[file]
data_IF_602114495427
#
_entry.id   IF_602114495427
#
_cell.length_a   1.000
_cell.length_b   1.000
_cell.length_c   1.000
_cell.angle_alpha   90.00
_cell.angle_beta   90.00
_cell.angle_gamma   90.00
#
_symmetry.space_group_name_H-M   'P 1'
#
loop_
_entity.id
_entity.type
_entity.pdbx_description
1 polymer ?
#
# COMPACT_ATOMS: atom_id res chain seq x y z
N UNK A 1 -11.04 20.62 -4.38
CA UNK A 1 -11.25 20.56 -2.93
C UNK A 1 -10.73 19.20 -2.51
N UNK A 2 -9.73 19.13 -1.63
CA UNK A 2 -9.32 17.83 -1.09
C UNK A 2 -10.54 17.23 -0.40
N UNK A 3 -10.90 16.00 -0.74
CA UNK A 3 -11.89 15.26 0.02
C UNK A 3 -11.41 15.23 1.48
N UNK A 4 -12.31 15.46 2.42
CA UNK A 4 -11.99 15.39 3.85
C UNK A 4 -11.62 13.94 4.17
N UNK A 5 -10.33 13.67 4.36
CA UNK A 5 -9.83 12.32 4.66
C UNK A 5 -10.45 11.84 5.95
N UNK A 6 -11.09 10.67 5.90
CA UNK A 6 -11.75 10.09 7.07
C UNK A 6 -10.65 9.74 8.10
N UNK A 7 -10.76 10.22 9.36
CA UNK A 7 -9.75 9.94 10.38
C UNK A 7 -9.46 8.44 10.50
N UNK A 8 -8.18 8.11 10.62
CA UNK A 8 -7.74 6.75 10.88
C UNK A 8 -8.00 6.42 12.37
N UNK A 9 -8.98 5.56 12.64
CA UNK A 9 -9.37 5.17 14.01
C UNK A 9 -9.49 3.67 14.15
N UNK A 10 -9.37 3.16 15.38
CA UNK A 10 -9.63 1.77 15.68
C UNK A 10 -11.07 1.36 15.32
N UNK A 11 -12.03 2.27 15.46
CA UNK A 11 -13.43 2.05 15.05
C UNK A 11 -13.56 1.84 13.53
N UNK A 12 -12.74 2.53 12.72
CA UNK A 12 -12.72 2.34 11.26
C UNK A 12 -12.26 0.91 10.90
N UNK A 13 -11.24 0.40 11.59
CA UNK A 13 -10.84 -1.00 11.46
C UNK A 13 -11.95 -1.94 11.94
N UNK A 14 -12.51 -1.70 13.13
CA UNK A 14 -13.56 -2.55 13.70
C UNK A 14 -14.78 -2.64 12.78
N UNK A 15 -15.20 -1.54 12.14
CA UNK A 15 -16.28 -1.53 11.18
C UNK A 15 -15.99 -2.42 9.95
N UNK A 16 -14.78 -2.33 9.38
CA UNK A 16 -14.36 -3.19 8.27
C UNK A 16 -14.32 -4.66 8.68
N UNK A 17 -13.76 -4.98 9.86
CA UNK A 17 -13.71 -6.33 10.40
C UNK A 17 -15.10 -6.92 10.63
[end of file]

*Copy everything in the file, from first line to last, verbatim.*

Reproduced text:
data_IF_602114495427
#
_entry.id   IF_602114495427
#
_cell.length_a   1.000
_cell.length_b   1.000
_cell.length_c   1.000
_cell.angle_alpha   90.00
_cell.angle_beta   90.00
_cell.angle_gamma   90.00
#
_symmetry.space_group_name_H-M   'P 1'
#
loop_
_entity.id
_entity.type
_entity.pdbx_description
1 polymer ?
#
# COMPACT_ATOMS: atom_id res chain seq x y z
N UNK A 1 -11.04 20.62 -4.38
CA UNK A 1 -11.25 20.56 -2.93
C UNK A 1 -10.73 19.20 -2.51
N UNK A 2 -9.73 19.13 -1.63
CA UNK A 2 -9.32 17.83 -1.09
C UNK A 2 -10.54 17.23 -0.40
N UNK A 3 -10.90 16.00 -0.74
CA UNK A 3 -11.89 15.26 0.02
C UNK A 3 -11.41 15.23 1.48
N UNK A 4 -12.31 15.46 2.42
CA UNK A 4 -11.99 15.39 3.85
C UNK A 4 -11.62 13.94 4.17
N UNK A 5 -10.33 13.67 4.36
CA UNK A 5 -9.83 12.32 4.66
C UNK A 5 -10.45 11.84 5.95
N UNK A 6 -11.09 10.67 5.90
CA UNK A 6 -11.75 10.09 7.07
C UNK A 6 -10.65 9.74 8.10
N UNK A 7 -10.76 10.22 9.36
CA UNK A 7 -9.75 9.94 10.38
C UNK A 7 -9.46 8.44 10.50
N UNK A 8 -8.18 8.11 10.62
CA UNK A 8 -7.74 6.75 10.88
C UNK A 8 -8.00 6.42 12.37
N UNK A 9 -8.98 5.56 12.64
CA UNK A 9 -9.37 5.17 14.01
C UNK A 9 -9.49 3.67 14.15
N UNK A 10 -9.37 3.16 15.38
CA UNK A 10 -9.63 1.77 15.68
C UNK A 10 -11.07 1.36 15.32
N UNK A 11 -12.03 2.27 15.46
CA UNK A 11 -13.43 2.05 15.05
C UNK A 11 -13.56 1.84 13.53
N UNK A 12 -12.74 2.53 12.72
CA UNK A 12 -12.72 2.34 11.26
C UNK A 12 -12.26 0.91 10.90
N UNK A 13 -11.24 0.40 11.59
CA UNK A 13 -10.84 -1.00 11.46
C UNK A 13 -11.95 -1.94 11.94
N UNK A 14 -12.51 -1.70 13.13
CA UNK A 14 -13.56 -2.55 13.70
C UNK A 14 -14.78 -2.64 12.78
N UNK A 15 -15.20 -1.54 12.14
CA UNK A 15 -16.28 -1.53 11.18
C UNK A 15 -15.99 -2.42 9.95
N UNK A 16 -14.78 -2.33 9.38
CA UNK A 16 -14.36 -3.19 8.27
C UNK A 16 -14.32 -4.66 8.68
N UNK A 17 -13.76 -4.98 9.86
CA UNK A 17 -13.71 -6.33 10.40
C UNK A 17 -15.10 -6.92 10.63